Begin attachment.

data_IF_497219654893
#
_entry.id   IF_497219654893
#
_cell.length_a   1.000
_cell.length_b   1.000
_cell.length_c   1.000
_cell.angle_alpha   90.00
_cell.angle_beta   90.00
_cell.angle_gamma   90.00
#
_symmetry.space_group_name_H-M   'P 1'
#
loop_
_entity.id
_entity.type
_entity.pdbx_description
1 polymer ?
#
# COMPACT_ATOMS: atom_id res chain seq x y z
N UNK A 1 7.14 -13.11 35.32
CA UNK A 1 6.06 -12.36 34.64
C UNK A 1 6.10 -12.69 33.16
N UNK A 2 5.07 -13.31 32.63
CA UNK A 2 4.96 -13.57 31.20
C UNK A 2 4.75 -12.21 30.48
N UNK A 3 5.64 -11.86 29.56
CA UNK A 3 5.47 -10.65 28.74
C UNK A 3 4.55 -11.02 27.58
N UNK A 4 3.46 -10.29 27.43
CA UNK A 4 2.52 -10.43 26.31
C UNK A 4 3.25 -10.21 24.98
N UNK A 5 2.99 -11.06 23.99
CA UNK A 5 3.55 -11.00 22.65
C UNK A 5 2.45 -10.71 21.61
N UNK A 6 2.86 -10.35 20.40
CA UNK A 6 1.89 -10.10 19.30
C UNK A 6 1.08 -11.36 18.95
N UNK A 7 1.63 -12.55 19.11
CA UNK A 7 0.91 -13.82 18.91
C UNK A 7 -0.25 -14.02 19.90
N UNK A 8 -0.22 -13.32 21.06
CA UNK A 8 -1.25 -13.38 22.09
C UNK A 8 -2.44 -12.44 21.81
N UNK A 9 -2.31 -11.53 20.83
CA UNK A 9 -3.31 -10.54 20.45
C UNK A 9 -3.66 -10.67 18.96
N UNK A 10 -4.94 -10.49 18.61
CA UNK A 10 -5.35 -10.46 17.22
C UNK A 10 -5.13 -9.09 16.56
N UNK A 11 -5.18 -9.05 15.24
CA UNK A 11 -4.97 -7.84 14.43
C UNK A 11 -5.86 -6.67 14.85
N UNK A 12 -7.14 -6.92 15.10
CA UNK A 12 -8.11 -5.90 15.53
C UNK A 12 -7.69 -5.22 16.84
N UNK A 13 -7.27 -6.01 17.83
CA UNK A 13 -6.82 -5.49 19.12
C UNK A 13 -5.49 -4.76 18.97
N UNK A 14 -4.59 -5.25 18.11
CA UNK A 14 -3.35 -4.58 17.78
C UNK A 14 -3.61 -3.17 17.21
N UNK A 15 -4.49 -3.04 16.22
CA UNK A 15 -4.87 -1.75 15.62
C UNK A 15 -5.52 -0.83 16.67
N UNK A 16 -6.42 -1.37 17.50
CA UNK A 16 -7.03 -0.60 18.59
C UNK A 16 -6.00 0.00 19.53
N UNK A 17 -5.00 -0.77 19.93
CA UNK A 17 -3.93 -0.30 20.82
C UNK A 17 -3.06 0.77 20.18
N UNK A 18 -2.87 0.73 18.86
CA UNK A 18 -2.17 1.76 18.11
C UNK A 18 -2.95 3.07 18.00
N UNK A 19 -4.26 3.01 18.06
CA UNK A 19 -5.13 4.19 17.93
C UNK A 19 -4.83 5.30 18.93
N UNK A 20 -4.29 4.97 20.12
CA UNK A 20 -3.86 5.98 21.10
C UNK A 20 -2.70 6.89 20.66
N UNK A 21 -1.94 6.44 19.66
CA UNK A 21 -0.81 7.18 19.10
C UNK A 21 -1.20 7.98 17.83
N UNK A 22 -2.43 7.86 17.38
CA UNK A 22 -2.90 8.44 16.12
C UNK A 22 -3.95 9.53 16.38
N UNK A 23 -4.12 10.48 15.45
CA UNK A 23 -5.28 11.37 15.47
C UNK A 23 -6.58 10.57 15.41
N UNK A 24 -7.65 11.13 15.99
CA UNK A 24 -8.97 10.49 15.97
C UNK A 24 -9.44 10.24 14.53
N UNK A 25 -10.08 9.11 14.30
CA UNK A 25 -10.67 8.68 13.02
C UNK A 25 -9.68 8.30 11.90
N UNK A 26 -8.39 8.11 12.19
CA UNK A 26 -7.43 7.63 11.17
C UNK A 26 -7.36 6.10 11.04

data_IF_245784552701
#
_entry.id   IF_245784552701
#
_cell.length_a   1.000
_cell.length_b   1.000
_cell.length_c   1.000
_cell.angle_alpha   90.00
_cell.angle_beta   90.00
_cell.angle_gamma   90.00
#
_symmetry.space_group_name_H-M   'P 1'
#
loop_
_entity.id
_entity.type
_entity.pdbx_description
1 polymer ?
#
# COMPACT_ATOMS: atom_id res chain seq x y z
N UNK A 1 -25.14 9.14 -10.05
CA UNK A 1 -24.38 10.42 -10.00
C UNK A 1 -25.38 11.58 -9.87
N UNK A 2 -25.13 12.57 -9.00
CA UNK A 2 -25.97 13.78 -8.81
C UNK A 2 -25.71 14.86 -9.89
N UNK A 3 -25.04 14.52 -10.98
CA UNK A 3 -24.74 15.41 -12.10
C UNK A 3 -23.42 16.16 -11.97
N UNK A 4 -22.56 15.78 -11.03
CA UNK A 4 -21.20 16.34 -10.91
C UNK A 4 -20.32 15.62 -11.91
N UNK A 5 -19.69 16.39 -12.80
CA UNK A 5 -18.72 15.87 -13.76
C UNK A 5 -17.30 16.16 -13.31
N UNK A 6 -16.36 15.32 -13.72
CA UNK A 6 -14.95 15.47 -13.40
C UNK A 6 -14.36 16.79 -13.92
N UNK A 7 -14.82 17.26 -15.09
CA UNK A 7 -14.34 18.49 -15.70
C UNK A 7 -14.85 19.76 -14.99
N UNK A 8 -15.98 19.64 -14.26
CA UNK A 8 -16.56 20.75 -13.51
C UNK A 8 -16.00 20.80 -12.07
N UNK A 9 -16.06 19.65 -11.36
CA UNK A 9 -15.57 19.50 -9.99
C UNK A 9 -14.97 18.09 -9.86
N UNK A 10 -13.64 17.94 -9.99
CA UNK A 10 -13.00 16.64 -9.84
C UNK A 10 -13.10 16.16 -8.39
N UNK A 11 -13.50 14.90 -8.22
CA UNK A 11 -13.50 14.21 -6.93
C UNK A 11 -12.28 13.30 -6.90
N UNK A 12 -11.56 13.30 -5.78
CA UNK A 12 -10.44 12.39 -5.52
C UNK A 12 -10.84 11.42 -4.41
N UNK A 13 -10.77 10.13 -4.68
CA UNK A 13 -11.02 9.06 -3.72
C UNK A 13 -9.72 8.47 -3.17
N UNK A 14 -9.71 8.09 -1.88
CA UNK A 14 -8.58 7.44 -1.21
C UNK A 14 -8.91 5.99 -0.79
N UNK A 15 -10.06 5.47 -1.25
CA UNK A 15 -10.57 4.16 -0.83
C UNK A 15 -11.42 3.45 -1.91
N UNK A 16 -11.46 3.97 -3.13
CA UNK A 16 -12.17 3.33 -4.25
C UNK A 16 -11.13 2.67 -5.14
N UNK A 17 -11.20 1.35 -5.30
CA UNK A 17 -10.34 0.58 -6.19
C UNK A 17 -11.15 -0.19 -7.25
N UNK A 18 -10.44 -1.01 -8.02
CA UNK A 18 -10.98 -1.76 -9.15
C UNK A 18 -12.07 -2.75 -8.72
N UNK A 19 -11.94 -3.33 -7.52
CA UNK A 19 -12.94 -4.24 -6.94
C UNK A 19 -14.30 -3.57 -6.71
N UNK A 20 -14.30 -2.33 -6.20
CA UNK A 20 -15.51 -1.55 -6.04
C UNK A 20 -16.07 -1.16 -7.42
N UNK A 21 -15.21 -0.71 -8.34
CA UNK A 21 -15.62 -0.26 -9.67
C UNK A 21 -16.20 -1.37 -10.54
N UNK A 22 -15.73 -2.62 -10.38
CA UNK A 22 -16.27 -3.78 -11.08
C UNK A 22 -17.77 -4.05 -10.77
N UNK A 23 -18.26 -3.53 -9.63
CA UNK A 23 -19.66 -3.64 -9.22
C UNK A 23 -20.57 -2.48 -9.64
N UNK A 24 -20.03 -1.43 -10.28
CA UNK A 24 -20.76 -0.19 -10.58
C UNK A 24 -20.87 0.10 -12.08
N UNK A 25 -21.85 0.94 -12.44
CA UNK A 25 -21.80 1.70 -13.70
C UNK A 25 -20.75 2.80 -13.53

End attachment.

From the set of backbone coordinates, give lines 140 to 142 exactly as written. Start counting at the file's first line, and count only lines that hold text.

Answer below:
N UNK A 8 -15.98 19.64 -14.26
CA UNK A 8 -16.56 20.75 -13.51
C UNK A 8 -16.00 20.80 -12.07